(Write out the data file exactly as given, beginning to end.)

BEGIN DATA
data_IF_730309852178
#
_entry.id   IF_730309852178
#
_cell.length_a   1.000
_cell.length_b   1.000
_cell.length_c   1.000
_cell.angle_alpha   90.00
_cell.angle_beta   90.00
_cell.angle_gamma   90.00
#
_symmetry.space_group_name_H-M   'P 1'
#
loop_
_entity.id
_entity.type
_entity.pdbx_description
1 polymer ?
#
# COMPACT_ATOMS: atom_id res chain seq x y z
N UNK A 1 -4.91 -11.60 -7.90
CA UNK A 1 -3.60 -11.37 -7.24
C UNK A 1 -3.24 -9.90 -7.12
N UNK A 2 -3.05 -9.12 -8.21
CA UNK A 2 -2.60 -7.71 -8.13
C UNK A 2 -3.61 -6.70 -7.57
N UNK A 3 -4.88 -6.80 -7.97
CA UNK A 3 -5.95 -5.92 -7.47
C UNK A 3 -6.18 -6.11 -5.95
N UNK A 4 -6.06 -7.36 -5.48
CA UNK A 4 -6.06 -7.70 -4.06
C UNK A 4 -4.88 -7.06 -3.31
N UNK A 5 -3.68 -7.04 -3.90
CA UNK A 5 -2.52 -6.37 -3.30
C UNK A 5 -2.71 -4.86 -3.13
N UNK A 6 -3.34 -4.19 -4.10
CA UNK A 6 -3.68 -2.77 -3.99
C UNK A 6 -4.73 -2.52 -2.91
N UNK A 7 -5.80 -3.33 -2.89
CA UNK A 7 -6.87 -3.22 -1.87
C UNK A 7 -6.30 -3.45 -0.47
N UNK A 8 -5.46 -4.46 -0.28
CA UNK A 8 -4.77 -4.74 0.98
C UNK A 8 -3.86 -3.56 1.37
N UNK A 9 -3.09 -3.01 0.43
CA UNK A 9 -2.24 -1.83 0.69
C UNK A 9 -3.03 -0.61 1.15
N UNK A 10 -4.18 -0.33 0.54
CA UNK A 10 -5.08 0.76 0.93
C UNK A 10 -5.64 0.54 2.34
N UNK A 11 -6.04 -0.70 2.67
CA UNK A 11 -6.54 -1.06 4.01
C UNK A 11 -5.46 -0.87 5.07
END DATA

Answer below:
data_IF_730309852178
#
_entry.id   IF_730309852178
#
_cell.length_a   1.000
_cell.length_b   1.000
_cell.length_c   1.000
_cell.angle_alpha   90.00
_cell.angle_beta   90.00
_cell.angle_gamma   90.00
#
_symmetry.space_group_name_H-M   'P 1'
#
loop_
_entity.id
_entity.type
_entity.pdbx_description
1 polymer ?
#
# COMPACT_ATOMS: atom_id res chain seq x y z
N UNK A 1 -4.91 -11.60 -7.90
CA UNK A 1 -3.60 -11.37 -7.24
C UNK A 1 -3.24 -9.90 -7.12
N UNK A 2 -3.05 -9.12 -8.21
CA UNK A 2 -2.60 -7.71 -8.13
C UNK A 2 -3.61 -6.70 -7.57
N UNK A 3 -4.88 -6.80 -7.97
CA UNK A 3 -5.95 -5.92 -7.47
C UNK A 3 -6.18 -6.11 -5.95
N UNK A 4 -6.06 -7.36 -5.48
CA UNK A 4 -6.06 -7.70 -4.06
C UNK A 4 -4.88 -7.06 -3.31
N UNK A 5 -3.68 -7.04 -3.90
CA UNK A 5 -2.52 -6.37 -3.30
C UNK A 5 -2.71 -4.86 -3.13
N UNK A 6 -3.34 -4.19 -4.10
CA UNK A 6 -3.68 -2.77 -3.99
C UNK A 6 -4.73 -2.52 -2.91
N UNK A 7 -5.80 -3.33 -2.89
CA UNK A 7 -6.87 -3.22 -1.87
C UNK A 7 -6.30 -3.45 -0.47
N UNK A 8 -5.46 -4.46 -0.28
CA UNK A 8 -4.77 -4.74 0.98
C UNK A 8 -3.86 -3.56 1.37
N UNK A 9 -3.09 -3.01 0.43
CA UNK A 9 -2.24 -1.83 0.69
C UNK A 9 -3.03 -0.61 1.15
N UNK A 10 -4.18 -0.33 0.54
CA UNK A 10 -5.08 0.76 0.93
C UNK A 10 -5.64 0.54 2.34
N UNK A 11 -6.04 -0.70 2.67
CA UNK A 11 -6.54 -1.06 4.01
C UNK A 11 -5.46 -0.87 5.07